The graphic design software scene is very dynamic right now, with new tools being released all the time. Some of these new and updated apps could really improve your workflow and potentially save you time, effort and money.
But the pace of change is so great, it’s often tricky to keep up, and some of the latest tools might have passed you by completely.
To help you catch up, we’ve pulled together some cool new graphic design tools that are causing a stir right now, which you may not even be aware of. If you are aware of other cool design tools that should be on this list, please let us know in the comments below.
01. Mental Canvas (opens in new tab)
Mental Canvas is a tool for Windows that aims to make designing in 3D as easy and intuitive as using 2D software like Sketch or Illustrator, rather than having to learn complex 3D software such as Maya or 3ds Max.
The tool isn’t finished yet (it’s currently in a closed beta), but when it is, you’ll be able to use it to draw, change perspective, add depth, tour a scene, incorporate imagery, and more. Support is included for the Surface Studio’s Dial hardware control wheel, and it will also work with other pen and control systems such as Wacom’s.
02. Vaunt (opens in new tab)
If you want to plan a colour scheme that will match a photo you’re using in your design, Vaunt is a free app for iOS that can help. Quite simply, it extracts the dominant colours from any image and lists them for you. Simply open the Vaunt app on your menu bar, drag and drop an image, and click on a colour of your choosing.
03. Color Supply (opens in new tab)
If you want help coming up with new colour combinations, this app provides a simple way to do so, just by turning the colour wheel on your screen. The app is free to download, although there’s also a premium version which includes access to entire sets of colours from working artists and great artists from history, as well as themed sets.
- 8 minimal UI designs and why they work (opens in new tab)
04. F37 Foundry Type Testing Tool (opens in new tab)
F37, the font foundry established by design studio Face37 in London, has recently launched an online tool for type testing. Created by owner and graphic designer Rick Banks and colleagues Francis Smith and Tom Duncalf, it allows you to experiment with the foundry’s fonts within the browser, in an environment that’s similar to Adobe Illustrator. You can, for example, move, resize and rotate text, while also adapting leading, kerning, tracking and colour – all before making a purchase decision.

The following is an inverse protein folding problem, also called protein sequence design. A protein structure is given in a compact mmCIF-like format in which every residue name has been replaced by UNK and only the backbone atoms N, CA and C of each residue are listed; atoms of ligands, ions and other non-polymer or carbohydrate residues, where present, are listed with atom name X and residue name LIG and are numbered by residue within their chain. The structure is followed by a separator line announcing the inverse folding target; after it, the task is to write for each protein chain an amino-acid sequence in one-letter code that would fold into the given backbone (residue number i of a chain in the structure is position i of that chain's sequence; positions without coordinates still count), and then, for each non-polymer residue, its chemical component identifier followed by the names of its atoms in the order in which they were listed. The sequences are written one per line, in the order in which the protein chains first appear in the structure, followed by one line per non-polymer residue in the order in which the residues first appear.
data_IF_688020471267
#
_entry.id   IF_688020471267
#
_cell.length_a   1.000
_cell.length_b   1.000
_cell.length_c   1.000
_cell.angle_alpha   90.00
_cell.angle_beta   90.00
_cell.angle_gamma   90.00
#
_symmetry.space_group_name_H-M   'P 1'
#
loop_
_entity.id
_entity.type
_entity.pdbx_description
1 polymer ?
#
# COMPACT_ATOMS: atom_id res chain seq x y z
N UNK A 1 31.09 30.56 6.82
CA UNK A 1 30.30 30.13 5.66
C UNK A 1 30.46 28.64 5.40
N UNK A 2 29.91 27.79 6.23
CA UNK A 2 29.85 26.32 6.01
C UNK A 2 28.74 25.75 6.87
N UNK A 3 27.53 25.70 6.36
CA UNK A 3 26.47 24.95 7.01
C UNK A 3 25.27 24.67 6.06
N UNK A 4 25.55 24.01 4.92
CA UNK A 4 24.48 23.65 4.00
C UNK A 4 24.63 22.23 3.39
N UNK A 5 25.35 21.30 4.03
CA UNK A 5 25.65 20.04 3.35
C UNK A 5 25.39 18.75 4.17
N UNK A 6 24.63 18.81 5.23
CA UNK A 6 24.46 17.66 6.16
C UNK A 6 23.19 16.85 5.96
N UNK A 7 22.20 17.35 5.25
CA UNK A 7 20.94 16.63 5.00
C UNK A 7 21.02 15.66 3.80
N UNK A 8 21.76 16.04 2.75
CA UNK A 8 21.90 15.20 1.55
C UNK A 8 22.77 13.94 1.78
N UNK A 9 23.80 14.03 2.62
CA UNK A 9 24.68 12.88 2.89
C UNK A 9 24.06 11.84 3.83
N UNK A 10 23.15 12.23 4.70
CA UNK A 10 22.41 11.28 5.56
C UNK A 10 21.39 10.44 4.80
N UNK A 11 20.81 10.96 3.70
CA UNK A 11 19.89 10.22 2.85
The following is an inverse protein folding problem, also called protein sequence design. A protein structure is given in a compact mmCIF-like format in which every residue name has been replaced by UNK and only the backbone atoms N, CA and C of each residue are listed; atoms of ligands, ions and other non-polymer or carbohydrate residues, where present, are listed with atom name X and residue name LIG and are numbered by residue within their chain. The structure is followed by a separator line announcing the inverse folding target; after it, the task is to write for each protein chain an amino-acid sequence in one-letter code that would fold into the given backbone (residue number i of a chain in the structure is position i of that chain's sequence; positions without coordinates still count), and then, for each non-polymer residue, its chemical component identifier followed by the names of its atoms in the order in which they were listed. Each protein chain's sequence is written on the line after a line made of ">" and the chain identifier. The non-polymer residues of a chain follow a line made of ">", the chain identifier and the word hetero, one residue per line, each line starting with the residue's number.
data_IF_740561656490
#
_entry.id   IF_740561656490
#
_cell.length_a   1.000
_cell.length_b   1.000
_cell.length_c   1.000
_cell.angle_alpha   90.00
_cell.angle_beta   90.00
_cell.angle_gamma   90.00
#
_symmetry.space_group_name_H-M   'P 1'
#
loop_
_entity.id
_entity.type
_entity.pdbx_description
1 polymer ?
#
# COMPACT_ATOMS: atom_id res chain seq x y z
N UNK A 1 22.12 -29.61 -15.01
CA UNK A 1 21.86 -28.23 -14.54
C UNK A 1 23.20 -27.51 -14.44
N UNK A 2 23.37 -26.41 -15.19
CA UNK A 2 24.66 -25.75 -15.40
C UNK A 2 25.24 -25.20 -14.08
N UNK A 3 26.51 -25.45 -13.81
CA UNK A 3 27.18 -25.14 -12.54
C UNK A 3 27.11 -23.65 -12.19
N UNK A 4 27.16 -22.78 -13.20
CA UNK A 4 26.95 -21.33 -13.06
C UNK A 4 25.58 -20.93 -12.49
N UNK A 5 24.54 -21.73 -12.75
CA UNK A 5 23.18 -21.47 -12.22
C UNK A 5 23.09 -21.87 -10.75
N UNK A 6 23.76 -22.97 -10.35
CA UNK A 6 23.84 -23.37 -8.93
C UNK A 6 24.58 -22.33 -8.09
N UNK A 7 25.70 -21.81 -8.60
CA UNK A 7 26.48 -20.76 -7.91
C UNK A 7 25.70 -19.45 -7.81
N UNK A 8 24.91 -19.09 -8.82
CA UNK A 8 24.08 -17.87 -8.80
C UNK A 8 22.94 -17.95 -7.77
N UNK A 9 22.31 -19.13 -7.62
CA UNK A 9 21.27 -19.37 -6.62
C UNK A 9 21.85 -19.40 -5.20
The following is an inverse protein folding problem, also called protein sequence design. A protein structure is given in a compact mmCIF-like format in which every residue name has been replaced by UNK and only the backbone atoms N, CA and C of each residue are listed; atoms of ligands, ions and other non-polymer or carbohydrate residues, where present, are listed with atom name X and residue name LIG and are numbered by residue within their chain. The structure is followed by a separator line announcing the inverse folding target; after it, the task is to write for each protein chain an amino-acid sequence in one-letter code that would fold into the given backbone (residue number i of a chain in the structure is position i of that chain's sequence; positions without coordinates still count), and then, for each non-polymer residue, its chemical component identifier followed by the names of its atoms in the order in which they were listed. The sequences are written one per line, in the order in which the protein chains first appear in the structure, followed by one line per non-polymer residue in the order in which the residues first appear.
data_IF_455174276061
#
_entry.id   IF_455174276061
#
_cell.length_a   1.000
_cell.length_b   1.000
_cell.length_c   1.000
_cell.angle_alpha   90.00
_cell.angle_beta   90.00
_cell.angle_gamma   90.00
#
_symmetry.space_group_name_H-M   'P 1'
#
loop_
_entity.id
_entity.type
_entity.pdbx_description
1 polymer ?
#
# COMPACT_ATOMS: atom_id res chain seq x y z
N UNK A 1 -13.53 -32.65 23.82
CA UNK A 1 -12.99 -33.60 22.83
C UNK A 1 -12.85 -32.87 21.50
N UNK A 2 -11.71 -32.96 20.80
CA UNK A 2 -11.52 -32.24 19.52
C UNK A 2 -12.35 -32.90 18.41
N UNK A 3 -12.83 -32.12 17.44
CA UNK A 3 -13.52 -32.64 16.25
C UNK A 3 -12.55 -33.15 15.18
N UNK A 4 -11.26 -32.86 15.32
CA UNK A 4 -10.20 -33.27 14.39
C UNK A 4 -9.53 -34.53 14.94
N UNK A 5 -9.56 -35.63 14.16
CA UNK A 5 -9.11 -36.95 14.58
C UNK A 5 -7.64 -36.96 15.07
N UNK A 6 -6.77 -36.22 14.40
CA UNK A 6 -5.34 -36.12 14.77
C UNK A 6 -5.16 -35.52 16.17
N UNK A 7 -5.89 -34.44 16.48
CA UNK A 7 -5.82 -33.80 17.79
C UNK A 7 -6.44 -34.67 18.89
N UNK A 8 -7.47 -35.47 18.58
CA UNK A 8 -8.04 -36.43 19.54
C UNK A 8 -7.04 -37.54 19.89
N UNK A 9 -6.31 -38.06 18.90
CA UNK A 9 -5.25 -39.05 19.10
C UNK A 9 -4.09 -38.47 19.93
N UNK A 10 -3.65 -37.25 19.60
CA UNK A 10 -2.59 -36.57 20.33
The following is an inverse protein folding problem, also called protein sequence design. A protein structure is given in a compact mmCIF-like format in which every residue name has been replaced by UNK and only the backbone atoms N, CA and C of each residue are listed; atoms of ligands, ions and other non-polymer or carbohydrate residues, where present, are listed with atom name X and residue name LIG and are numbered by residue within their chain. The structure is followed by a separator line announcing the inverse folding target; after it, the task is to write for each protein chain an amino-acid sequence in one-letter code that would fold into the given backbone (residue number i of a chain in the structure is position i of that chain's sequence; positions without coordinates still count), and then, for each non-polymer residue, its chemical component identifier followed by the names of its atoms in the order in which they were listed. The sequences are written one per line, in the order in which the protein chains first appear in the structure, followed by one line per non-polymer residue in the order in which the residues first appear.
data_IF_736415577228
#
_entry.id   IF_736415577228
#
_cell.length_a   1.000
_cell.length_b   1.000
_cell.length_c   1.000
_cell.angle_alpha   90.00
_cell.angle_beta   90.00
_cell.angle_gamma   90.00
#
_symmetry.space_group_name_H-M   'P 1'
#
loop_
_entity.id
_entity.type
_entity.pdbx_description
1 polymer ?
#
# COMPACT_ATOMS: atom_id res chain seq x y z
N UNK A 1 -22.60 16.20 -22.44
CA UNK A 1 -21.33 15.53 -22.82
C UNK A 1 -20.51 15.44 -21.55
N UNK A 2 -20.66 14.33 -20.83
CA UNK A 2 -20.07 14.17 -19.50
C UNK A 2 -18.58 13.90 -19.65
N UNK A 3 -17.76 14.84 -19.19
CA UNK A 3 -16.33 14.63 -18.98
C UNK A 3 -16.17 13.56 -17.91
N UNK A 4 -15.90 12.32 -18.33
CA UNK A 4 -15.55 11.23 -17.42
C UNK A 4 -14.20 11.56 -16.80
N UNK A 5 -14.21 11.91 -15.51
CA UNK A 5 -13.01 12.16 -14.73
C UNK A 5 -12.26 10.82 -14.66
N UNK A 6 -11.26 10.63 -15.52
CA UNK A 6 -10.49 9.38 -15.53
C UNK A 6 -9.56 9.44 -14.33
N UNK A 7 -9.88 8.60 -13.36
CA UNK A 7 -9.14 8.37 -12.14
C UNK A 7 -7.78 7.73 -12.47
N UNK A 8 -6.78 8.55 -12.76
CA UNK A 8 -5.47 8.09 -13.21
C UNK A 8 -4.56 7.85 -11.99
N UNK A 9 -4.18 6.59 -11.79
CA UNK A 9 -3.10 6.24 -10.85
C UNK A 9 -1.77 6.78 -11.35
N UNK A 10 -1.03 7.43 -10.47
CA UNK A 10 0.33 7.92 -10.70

05. Project Felix (opens in new tab)
It’s an increasingly common but often tedious task given to graphic designers: create a photorealistic image that combines both 3D brand assets, such as logos and 2D photography. Project Felix (opens in new tab) is a new tool from Adobe that does a lot of the grunt work for you.
Using a sophisticated machine learning algorithm, Adobe Sensei, it automatically ensures that (for example) lighting and shadows are properly aligned and in perspective. Best of all, you can preview your design, which means you can experiment and try out different ideas without having to render a final image to see your work.
06. QuarkXPress 2017 (opens in new tab)
Yes, QuarkXPress still exists! The once-dominant page layout software, which was eclipsed in the early 2000s by the rise of InDesign, has soldiered on with a diminished but still loyal following. In recent years, the wider design world has started to pay attention to it again, as a pay-once alternative to taking out an Adobe CC subscription.
The latest version, now available for pre-order, brings QuarkXPress right up to date, including responsive HTML5 digital publishing features and app creation tools for iOS. Also note that another InDesign rival, Affinity Publisher, is due to be released later this year by the makers of Affinity Photo and Affinity Designer.
07. Adobe apps for Chromebooks (opens in new tab)
Although there’s a lot for designers to like about Chromebooks, until recently you haven’t been able to use Adobe design apps on them. But that’s all about to change. As long as your Chromebook supports the Google Play Store, you should soon be able to download and use six Adobe apps for free: namely Photoshop Mix, Lightroom Mobile, Illustrator Draw, Photoshop Sketch, Adobe Comp CC and Creative Cloud Mobile. Read the full Adobe release (opens in new tab) and you’ll find a complete list of compatible Chromebooks (opens in new tab).